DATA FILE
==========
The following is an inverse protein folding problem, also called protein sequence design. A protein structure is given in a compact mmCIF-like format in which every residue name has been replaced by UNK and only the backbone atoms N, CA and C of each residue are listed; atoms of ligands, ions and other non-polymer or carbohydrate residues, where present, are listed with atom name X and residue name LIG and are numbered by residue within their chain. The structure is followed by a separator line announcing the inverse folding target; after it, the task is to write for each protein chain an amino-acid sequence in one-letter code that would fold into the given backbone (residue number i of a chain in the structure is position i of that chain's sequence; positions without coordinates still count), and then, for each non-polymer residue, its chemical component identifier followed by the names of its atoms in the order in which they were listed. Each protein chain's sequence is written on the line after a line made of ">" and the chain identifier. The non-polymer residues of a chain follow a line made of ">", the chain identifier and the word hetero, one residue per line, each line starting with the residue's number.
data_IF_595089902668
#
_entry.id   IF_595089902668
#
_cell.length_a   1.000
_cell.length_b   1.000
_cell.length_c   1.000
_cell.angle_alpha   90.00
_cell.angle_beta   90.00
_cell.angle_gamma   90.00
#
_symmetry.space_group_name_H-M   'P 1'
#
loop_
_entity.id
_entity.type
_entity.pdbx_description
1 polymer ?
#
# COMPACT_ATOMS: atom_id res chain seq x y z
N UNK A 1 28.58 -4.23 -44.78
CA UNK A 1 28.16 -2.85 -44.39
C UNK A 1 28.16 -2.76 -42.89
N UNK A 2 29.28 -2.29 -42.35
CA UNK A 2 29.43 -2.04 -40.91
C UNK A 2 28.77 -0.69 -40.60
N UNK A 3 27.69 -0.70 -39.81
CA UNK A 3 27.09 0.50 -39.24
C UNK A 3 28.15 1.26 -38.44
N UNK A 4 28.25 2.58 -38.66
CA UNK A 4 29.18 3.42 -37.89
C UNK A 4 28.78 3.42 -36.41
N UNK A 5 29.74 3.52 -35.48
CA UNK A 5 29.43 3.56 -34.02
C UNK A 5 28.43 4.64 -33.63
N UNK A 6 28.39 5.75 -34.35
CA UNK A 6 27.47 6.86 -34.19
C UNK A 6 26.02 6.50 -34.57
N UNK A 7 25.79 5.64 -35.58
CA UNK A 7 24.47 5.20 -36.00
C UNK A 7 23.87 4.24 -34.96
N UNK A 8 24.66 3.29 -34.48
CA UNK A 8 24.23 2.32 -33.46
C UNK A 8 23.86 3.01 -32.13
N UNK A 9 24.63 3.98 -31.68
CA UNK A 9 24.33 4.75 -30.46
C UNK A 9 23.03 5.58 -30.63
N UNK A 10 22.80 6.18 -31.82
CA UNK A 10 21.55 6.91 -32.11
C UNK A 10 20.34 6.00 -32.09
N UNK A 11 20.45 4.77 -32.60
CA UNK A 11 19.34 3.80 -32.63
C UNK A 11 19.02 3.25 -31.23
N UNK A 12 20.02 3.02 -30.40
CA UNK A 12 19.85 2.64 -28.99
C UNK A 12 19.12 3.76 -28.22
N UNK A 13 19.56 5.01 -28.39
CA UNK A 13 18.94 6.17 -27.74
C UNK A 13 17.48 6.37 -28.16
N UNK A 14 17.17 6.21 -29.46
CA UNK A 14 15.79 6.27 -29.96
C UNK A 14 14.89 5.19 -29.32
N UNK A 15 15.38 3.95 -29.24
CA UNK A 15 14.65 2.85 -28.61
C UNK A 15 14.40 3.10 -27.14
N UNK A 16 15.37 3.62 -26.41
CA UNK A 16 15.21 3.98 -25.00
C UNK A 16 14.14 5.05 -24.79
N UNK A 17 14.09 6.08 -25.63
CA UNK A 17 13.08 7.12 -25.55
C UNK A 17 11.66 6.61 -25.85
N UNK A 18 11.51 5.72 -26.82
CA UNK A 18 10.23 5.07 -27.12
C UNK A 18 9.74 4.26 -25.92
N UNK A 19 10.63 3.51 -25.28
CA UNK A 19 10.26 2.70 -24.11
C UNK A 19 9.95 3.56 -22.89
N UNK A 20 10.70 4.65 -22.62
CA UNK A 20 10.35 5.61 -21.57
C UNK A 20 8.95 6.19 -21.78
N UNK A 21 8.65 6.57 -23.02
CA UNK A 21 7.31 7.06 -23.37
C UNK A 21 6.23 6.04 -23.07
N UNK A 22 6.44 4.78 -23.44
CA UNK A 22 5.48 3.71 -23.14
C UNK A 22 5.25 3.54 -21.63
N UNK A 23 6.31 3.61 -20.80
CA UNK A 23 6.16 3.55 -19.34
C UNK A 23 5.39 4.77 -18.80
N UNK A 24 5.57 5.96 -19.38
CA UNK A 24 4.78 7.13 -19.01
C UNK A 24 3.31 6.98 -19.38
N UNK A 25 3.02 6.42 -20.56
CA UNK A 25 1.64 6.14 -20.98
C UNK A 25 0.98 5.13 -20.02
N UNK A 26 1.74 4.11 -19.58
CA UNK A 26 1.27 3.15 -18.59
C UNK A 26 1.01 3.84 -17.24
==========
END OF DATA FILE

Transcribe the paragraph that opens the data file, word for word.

The following is an inverse protein folding problem, also called protein sequence design. A protein structure is given in a compact mmCIF-like format in which every residue name has been replaced by UNK and only the backbone atoms N, CA and C of each residue are listed; atoms of ligands, ions and other non-polymer or carbohydrate residues, where present, are listed with atom name X and residue name LIG and are numbered by residue within their chain. The structure is followed by a separator line announcing the inverse folding target; after it, the task is to write for each protein chain an amino-acid sequence in one-letter code that would fold into the given backbone (residue number i of a chain in the structure is position i of that chain's sequence; positions without coordinates still count), and then, for each non-polymer residue, its chemical component identifier followed by the names of its atoms in the order in which they were listed. Each protein chain's sequence is written on the line after a line made of ">" and the chain identifier. The non-polymer residues of a chain follow a line made of ">", the chain identifier and the word hetero, one residue per line, each line starting with the residue's number.